With 35 Holsteins in the milking string, Elmer Seehafer needed to improve efficiency for his forage and corn crops. So in the spring of 1953, he purchased a new model Co-op E3 tractor from Marshfield Local Farmers Co-op for $2,500 to team it with a used 1949 International Harvester McCormick 45 hay baler. He needed this equipment not only for his operation but also because there was a big demand to put up hay for several neighbors. At that time, the only other machines on the 200-acre farm were a 1949 John Deere B and a Farmall H.
“Since the E3 had a live rear power takeoff and high-low shift with the basic four-speed transmission giving it eight forward gears, we were able to bale twice as much in a day,” recalls Elmer’s son, Elmer Jr. “That orange tractor soon became our main workhorse, operating the McCormick two-bottom, 14-inch moldboard Little Genius plow; 8-foot disk; running the 24-inch cylinder McCormick threshing machine; cleaning the barn; hauling manure; plowing snow and cutting firewood.”
This machine, manufactured in Brantford, Ontario, was the same model as the Cockshutt 30. The Co-op brand was born out of the desire by farmers to reduce cost through ownership of machinery production and a simple tractor they could afford. After World War II, an arrangement with Cockshutt led to the new E Series of Co-op tractors, which were simply branded as Cockshutt models. Poor sales led the Co-op facilities being sold to Cockshutt in 1952, and the Co-op brand was discontinued.
Features included a wide front end, open operator station, 15-gallon fuel tank, fenders, tool box under the seat, belt pulley, standard front axle, mechanical contracting band brakes, cushion seat, 28-hp rating, two lights in the front and one in the rear, oil pressure, amp meter and temperature gauges, and a Buda 2.5-liter, four-cylinder, liquid-cooled gasoline engine.
Before his father passed away in 1972, Elmer Jr. took possession of the tractor while his brother Kenny got the John Deere B. Over the next few years, the E3 was mainly used to rake hay and pull wagons. From 1985 to 2005, the Co-op was parked in the shed.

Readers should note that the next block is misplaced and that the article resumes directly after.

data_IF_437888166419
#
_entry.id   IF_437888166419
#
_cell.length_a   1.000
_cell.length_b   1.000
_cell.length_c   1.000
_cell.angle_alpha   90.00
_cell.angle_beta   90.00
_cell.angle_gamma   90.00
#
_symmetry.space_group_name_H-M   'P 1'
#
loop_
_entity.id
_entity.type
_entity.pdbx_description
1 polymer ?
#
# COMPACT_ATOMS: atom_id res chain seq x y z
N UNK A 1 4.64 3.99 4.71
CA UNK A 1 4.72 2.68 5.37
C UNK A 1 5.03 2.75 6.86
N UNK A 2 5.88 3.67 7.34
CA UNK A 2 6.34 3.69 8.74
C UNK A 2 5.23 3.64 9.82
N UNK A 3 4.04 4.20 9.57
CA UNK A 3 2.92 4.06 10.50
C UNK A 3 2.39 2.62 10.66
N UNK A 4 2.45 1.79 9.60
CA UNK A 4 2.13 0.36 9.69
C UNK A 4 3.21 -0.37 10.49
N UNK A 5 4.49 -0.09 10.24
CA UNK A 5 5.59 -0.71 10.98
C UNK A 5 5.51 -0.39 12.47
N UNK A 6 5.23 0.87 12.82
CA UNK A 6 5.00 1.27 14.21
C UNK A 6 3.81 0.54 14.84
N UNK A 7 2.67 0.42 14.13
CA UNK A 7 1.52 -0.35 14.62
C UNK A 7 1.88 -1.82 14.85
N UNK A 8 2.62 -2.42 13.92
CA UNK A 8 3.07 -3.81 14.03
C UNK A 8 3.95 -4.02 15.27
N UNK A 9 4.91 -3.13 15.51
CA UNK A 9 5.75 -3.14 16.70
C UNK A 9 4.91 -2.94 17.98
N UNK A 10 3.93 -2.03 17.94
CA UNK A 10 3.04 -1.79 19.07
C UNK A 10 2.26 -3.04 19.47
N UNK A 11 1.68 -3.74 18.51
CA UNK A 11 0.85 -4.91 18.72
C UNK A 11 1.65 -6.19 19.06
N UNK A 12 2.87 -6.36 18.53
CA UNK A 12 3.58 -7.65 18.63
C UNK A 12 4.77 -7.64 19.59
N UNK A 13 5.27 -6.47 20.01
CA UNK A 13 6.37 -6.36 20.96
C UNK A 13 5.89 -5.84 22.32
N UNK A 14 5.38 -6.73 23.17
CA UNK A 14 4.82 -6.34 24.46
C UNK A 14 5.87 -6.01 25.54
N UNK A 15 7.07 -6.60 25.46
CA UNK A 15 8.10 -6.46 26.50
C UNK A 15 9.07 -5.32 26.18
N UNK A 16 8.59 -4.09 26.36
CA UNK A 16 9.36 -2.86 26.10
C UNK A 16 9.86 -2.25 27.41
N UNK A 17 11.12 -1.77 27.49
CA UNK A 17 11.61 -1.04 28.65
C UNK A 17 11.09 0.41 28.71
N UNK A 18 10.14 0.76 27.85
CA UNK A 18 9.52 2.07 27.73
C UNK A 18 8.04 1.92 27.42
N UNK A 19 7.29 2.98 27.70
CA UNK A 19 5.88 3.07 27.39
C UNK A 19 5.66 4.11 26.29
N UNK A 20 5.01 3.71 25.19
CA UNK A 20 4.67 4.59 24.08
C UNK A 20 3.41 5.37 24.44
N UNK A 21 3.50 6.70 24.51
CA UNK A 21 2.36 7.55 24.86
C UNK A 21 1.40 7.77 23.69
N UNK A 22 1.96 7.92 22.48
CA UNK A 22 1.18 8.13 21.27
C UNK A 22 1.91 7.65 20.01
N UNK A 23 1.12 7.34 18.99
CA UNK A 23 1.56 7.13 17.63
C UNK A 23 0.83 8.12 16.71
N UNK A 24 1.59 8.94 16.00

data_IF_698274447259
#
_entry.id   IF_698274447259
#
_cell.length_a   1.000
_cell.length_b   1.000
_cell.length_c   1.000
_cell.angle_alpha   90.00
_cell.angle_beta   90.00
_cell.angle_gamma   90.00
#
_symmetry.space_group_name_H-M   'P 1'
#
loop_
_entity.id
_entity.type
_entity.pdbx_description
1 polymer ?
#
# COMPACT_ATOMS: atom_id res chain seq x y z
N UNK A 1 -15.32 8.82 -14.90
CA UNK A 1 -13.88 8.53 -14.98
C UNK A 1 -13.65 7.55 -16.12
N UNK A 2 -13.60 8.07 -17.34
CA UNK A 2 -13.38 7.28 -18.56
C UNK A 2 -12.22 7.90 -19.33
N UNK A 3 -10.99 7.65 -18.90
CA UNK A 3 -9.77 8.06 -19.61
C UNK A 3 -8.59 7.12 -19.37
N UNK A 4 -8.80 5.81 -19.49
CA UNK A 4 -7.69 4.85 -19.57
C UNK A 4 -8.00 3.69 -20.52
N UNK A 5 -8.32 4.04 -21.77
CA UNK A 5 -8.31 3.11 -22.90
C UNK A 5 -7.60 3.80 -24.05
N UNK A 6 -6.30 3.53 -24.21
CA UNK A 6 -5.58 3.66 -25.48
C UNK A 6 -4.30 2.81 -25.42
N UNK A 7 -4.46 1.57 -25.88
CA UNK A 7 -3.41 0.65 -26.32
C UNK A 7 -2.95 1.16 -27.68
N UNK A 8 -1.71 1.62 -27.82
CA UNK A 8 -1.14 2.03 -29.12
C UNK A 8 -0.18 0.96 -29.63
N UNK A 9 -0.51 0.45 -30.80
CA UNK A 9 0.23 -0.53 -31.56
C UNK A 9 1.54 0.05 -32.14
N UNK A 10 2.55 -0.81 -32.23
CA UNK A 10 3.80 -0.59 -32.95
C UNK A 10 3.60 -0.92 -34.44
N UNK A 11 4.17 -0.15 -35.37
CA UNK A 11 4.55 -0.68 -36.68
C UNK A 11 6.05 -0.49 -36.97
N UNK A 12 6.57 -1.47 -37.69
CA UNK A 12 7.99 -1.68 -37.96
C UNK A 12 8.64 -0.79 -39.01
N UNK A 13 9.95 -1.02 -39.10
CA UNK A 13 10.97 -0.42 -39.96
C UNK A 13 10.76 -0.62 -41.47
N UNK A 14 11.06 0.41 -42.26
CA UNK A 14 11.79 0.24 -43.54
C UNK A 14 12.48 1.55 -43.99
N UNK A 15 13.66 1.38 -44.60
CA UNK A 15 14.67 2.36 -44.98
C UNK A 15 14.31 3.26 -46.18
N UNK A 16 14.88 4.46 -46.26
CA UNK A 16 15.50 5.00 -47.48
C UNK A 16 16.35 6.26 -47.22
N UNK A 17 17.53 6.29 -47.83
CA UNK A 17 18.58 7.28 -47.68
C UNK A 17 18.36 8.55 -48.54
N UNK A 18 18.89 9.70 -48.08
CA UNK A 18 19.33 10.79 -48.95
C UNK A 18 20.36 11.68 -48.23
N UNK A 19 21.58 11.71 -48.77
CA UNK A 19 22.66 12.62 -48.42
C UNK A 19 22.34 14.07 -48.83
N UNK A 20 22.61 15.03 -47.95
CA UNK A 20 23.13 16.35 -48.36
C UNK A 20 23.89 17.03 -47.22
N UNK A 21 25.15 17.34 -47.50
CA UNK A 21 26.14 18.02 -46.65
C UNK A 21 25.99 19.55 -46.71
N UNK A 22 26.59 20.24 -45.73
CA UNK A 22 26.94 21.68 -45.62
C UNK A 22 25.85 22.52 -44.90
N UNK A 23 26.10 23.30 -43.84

In 2008, Elmer Jr. undertook the task of restoring the tractor to its original condition. It was difficult to start, so the engine was taken to a machinery shop, completely rebuilt, cleaned and recorked. Stainless steel plugs were used to fill a couple of small holes between the water jacket and push rods. The Marathon County, Wis., farmer sandblasted the body and used a disc grinder to smooth out everything for priming and repainting. Extra time and care were needed to repair the sheet metal over the radiator and front grill. The entire project took three years and cost about $12,000.
“I was able to take the tractor to the Wisconsin Farm Technology Days, which was held on my brother’s farm where I grew up. Today, I use it to rake hay, put up 100 bales in the summer and bale straw at the Gas and Steam Engine Show in Edgar,” he says. “And in 2019, it was quite a thrill to drive the E3, along with 1,100 other tractors, over the Mackinac Bridge on the annual antique tractor crossing.
“It was a labor of love and well worth the time, investment and self-satisfaction I received seeing that E3 all shined up again. Dad would be very proud of the way the Co-op looks today. This is our favorite tractor because it was the best one we ever had on the farm, especially for baling.”
Persinger writes from Milwaukee, Wis. To have your favorite tractor featured, email or send in a photo of yourself with your tractor, along with a 300-word write-up about the tractor, to: firstname.lastname@example.org or Wisconsin Agriculturist, P.O. Box 236, Brandon, WI 53919.